Voyager 2 passed Jupiter on 1979 July 9 at a distance of 645,000 km (400,000 mi). The results fully complemented those of its predecessor, and showed marked changes in the Jovian atmosphere and the volcanic activity on Io. A small satellite, now known as ADRASTEA, was found close to the rings. Voyager 2 then went on to Saturn, passing the planet on 1981 August 25 at a distance of 101,300 km (63,000 mi). Quite detailed images of the satellites IAPETUS, HYPERION, TETHYS and ENCELADUS were obtained. However, after closest approach to Saturn, the scan platform that carried the camera apparently jammed, so some vital information was lost. The problem solved itself, but subsequently the platform was manoeuvred only at reduced rate.
VULPECULA (gen. vulpeculae, abbr. vul) Small, inconspicuous northern constellation, representing a fox, south of Cygnus. It was named Vulpecula cum Ansere (the Fox and Goose) by Johannes Hevelius in 1687. Its brightest star, a Vul, is mag. 4.4. The brightest deep-sky objects are the COATHANGER (Cr 399, also known as Brocchi's Cluster), an open cluster of about a dozen stars between mags. 6 and 8, and the DUMBBELL NEBULA (M27, NGC 6853), an 8th-magnitude planetary nebula.
After the gravity assist at Saturn, Voyager 2 was directed towards URANUS. The closest approach took place on 1986 January 24, at a distance of 107,000 km (67,000 mi). This part of the mission was particularly important, because comparatively little had been known about Uranus. Many discoveries were made, including ten new moons (including a number of small 'shepherd' satellites near the rings), the weird terrain of MIRANDA and the planet's remarkable, tilted magnetic field.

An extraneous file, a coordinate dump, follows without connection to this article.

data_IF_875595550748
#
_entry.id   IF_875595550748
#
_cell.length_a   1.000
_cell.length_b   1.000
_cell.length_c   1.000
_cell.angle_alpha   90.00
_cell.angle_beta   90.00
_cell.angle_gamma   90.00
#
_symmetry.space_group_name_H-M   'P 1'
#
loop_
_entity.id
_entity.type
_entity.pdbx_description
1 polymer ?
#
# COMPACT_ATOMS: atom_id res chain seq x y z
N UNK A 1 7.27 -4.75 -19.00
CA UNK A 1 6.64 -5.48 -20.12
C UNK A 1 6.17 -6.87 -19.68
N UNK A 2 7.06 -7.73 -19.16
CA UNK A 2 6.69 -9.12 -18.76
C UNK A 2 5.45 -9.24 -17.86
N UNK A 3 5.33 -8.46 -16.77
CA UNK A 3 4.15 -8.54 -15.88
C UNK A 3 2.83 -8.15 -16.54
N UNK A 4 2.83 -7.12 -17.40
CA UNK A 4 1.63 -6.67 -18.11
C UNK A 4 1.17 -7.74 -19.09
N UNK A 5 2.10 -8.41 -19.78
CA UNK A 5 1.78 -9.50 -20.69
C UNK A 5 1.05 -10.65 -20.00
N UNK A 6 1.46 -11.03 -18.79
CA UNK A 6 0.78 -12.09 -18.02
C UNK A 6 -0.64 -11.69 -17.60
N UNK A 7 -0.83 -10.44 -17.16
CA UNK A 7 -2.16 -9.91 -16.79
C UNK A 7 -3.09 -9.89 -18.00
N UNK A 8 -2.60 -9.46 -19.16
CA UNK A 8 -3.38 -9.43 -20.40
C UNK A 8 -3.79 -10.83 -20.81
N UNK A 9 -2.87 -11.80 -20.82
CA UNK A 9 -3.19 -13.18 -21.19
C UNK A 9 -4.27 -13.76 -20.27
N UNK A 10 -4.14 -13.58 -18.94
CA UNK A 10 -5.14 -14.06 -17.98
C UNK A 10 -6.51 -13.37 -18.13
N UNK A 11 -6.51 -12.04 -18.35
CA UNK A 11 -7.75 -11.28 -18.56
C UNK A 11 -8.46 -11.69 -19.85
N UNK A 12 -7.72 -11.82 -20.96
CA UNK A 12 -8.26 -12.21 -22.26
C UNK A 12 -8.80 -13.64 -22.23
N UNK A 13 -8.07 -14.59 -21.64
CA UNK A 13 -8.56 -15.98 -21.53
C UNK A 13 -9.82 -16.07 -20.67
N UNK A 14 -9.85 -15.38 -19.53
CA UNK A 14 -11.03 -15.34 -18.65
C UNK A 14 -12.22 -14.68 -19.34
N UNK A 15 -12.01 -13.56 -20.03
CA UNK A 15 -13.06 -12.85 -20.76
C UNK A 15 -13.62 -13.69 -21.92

Voyager 2's 'Grand Tour' was completed with the flyby of NEPTUNE and its large moon TRITON on 1989 August 24. As the spacecraft passed within 4900 km (3000 mi) of Neptune's cloud tops, Voyager 2 obtained remarkable images of giant storm systems on the planet. It also found six new moons and evidence of geyser activity on Triton's icy surface.
Voyager 2's trajectory was radically altered during the Neptune encounter, sending it below the ecliptic plane at an angle of 48°. Both Voyagers are now well beyond the orbit of Pluto and heading out of the Solar System in opposite directions. During this extended Voyager Interstellar Mission, it is hoped that they will determine the location of the heliopause, the boundary of the HELIOSPHERE. With the remote chance that the Voyagers will one day be picked up by some alien race in another solar system, each probe carries a 31-cm (12-in.) gold-plated record containing 'Sounds of Earth', together with information upon how to play it with the cartridge and needle provided.